CNA Training Skills: How to Help Your Patients Use a Bedpan

cna trainingCNA Training

Throughout your CNA Training, you will be taught many invaluable skills that you will use each and every day to care for your patients. One such skill will be assisting your patients with using a bedpan. Many patients who are unable to walk or leave their bed will have to use a bedpan, and knowing how to help them use this tool after CNA training can prevent embarrassing and unpleasant messes.


In the following article, we will help you learn, or remember, how to properly assist your patients with using a bedpan after CNA training.

Using a Bedpan After CNA Training


Before you begin helping your patients use a bedpan after CNA training, always remember to wash your hands thoroughly with warm water and soap. Greet the patient, and take the time to explain what you will be doing and how you will be helping her use the bedpan. Draw the curtain or shut the door to give your patient adequate privacy, and then wash your hands again. Put on a pair of clean gloves.


  • Ask the patient to move into the supine position. In CNA training, you learned this position indicates that a patient is lying down on her back, facing up. If the patient needs assistance moving into this position, help her, and then assist her in rolling on one side.


  • Position the bedpan so it is directly against the patient’s bottom, and then roll the patient back into the supine position.


  • Ask the patient to spread her legs so you can see that the bedpan is placed correctly beneath them. If the patient is unable to spread her legs, let her know what you are doing and then spread the legs apart gently to check.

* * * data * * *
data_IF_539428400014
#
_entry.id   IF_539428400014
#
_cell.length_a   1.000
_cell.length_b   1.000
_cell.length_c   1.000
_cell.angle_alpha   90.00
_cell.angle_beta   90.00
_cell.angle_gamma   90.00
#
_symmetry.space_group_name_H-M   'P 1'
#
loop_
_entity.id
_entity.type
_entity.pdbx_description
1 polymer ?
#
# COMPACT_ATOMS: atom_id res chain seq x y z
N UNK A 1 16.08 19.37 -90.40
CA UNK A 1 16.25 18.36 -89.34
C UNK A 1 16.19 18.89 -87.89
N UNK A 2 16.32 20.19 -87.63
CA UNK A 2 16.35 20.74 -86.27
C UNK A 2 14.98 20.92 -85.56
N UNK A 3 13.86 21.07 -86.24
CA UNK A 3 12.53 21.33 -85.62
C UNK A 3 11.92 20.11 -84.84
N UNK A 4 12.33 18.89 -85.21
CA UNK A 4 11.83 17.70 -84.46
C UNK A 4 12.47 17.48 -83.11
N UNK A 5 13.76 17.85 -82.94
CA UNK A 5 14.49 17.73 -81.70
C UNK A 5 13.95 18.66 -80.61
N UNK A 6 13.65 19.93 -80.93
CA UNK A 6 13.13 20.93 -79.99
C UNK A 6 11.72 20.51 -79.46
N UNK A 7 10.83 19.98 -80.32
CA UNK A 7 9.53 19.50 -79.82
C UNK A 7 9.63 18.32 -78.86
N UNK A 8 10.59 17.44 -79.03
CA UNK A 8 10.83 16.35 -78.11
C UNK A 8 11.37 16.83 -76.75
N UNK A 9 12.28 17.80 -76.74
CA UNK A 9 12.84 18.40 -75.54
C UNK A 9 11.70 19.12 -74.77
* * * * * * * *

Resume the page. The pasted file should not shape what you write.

• Raise the head of the bed slightly, to perhaps 45 degrees. This will make the patient feel more comfortable using the restroom in bed, as it feels more natural. Position the call light within reaching distance of the patient, like you learned in CNA training, and leave the room to give the patient some privacy. Remove your gloves and wash your hands thoroughly again.


  • When the patient has finished using the bedpan, she should ring the call light to indicate you are needed. When you enter the room, greet the patient, wash your hands, and put on a clean pair of gloves. Close the curtain or door to ensure the patient’s privacy.


  • Lower the bed to the flat position, and roll the patient to his or her side. While you are turning the patient, make sure to keep one hand on the bedpan to keep it flat against the bed. This will help prevent spillage.


  • Remove the bedpan and set it aside. You can then perform perineal care on the patient to ensure her genitals, anal area, and buttocks are all clean.


  • Check the bedding to ensure none of the bedpan’s contents spilled out. If they did, remove the bedding and replace it. Remember your CNA training here; don’t throw the dirty linens on the floor. Place them in the appropriate receptacle.


  • Help the patient into a comfortable position on the bed and adjust the bed’s head height as the patient desires. Provide the patient with a warm wash cloth if they want to wash their hands.


  • Measure the amount of output in the bedpan and record it, then dispose of the contents in the bedpan. You should then either clean the bedpan like you learned to do in CNA training or replace it.


  • Remove your gloves and wash your hands with soap and warm water for at least sixty seconds.

Preventing Infection and Embarrassment After CNA Training


Using a bedpan correctly after CNA training will ensure a patient can complete bowel and bodily functions without embarrassment or discomfort. Learning this important skill during CNA training also help to prevent infection in the genital area. Remember to be professional when you are assisting your patients with using a bedpan, use proper hand washing, and maintain the patient’s privacy after CNA training.

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